connected to the university premises.

On the second floor, there is a student

canteen between A Bloc and Väre.

All of the faculties of the University

of Art and Design have been located

in Väre since the autumn. At

the northern end of the building

complex, the finishing touches are

being applied to the interiors for

the School of Economics, which

will move to its new headquarters

in January and February.

Aalto University is a combination

of six institutes of

higher education, and it is

Finland’s second largest

university. The international

scientific community

of more than 20,000 people

is centralising its activities in

Otaniemi.

“We have quite a lot of people

moving to Otaniemi from around

Greater Helsinki. All of our activities

will be centralised here by 2020,”

says Antti Tuomela, CEO of Aalto

University Campus & Real Estate.

Less than ten kilometres away in

Töölö, the current main building of

the School of Economics will soon

vacate its current main building.

Aalto Executive Education will move

there, and these will be the only

Aalto-owned premises outside Otaniemi.

Within Otaniemi, Aalto is a major

landowner. That is why Aalto is dictating

the pace of development in

the area in cooperation with the City

of Espoo. If Otaniemi were placed

over the Helsinki peninsula, it would

stretch from Hakaniemi to Ruoholahti,

so it is a large area of land. Aalto

University owns almost half of it.

“The goal is to mix different functions

together. We are focusing our

activities on the core of the campus

but we are also developing residential

areas on the outskirts of the campus

in collaboration with the city. Other

office tenants are also coming to

join us in Otaniemi – employers and

other companies,” Tuomela says.

Otaniemi is home to approximately

3,500 residents, but this

ESPOO MAGAZINE 4/2018 >> 9


THEME

number will triple over the next

decade.

THE AREA AROUND the metro station

is also a transport hub in Otaniemi.

The Otaniementie road was closed

off outside Väre, and the area is now

known as the university square.

On the other side of the square, at

Otakaari 1, the former main building

of the university is now the Candidate

Centre, where students take the

first steps in their academic careers.

There is no longer any car traffic

between Väre and the Candidate

Centre. It is likely that Jokeri Light

Rail trams from Keilaniemi will stop

in the square in 2024. Construction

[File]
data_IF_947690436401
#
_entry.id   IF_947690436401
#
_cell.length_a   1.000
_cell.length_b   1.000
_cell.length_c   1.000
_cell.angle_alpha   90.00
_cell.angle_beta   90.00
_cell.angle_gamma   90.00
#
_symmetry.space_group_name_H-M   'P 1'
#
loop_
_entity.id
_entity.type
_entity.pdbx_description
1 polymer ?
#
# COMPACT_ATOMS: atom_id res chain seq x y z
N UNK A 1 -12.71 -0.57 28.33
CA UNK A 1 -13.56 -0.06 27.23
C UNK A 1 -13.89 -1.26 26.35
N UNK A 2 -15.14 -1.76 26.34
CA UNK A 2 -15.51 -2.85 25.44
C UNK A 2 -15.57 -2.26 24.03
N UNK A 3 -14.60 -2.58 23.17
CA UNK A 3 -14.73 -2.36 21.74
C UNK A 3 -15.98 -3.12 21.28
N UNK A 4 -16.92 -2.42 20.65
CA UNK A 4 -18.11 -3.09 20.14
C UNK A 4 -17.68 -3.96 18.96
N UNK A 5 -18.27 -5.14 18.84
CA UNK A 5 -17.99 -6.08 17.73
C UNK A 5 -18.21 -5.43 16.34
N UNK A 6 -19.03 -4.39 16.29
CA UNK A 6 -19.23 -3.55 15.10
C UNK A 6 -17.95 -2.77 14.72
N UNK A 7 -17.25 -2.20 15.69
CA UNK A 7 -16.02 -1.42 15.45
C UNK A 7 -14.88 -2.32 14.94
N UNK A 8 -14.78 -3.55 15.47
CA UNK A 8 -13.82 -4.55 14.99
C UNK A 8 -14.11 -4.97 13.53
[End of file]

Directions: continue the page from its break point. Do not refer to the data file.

of the light rail line will begin next

year. When it has been built, it will

be possible to travel from Otaniemi

to Itäkeskus by tram.

The completion of the first phase

of the western metro extension substantially

reduced the amount of bus

traffic in Otaniemi. City bikes are becoming

a more common mode of

transport within the area, in addition

to walking. The extension of the

city bike network out to Otaniemi

has made a mark on the streetscape.

“People are using it really actively,”

says Harri Paananen, Manager of

Economic and Business Development

at the City of Espoo.

In his opinion, the development

that has taken place in Otaniemi illustrates

a broader change underway

in Espoo.

“Otaniemi is slightly ahead of the

curve in this. When passengers come

up from the metro station, they feel

like they are in a city centre. There are

a lot of people, and they are not just

students,” Paananen says.

Another feature of the streetscape

are vehicles in which none of the occupants

have their hands on the

steering wheel. The plan is to expand

testing of autonomous (driverless)

vehicles to autonomous city

buses next spring.

On the southern edge of the central

square stands the Harald Herlin

Learning Centre, a former library

that won the Finlandia Prize for Architecture

last year for the renovation

work done. Dipoli has also been

renovated and given a new lease of

life as Aalto University’s main administrative

building.

“Many great buildings have been

restored in Otaniemi, including some

of Alvar Aalto’s works. There are also

some great new buildings that have

respected the visual traditions of the

area, with red brick a highly visible

material. It is distinctly Otaniemi, but

it is new,” Paananen says.

’’

THE A BLOC SHOPPING

CENTRE CONTAINS

RESTAURANTS, AN ALKO,

A PHARMACY AND

SPECIALIST SHOPS.

ALL OF THE

FUNCTIONS OF THE

UNIVERSITY OF ART

AND DESIGN WERE

MOVED TO VÄRE THIS

AUTUMN.

Keilaniemi will also welcome residents

THE COMPANY headquarters based

in Keilaniemi control half of the revenues

of all Finland’s listed companies,

even though the area currently looks

like a building site. The Ring I tunnel

project for Keilaniemi, which began

the year before last, will be completed

next year. According to the current

plan, the tunnel will be opened to traffic

next April. Then the reconstruction

of Keilaniemi will truly begin.

“Keilaniemi was built once but much

more is being done now,” says Antti

Mäkinen, Project Manager in the Tapiola,

Otaniemi and Keilaniemi areas.

Around ten large office buildings

have been planned for construction

in Keilaniemi, and at least two

of them will also contain hotels. The

tallest, a 158-metre tower, will become

the headquarters of Kone, a

lift company. The area is being developed

by employee pension companies

and other property investors.

“Very few companies own their

office premises – they are usually

leased,” says Mäkinen.

The tunnelled section of Ring I will

have a park above it and residential

buildings around it – a new feature

for Keilaniemi. The artist’s impression

of Keilaniemi shows four cylindrical

residential towers. Construction will

10


OTANIEMI ENABLES easier interaction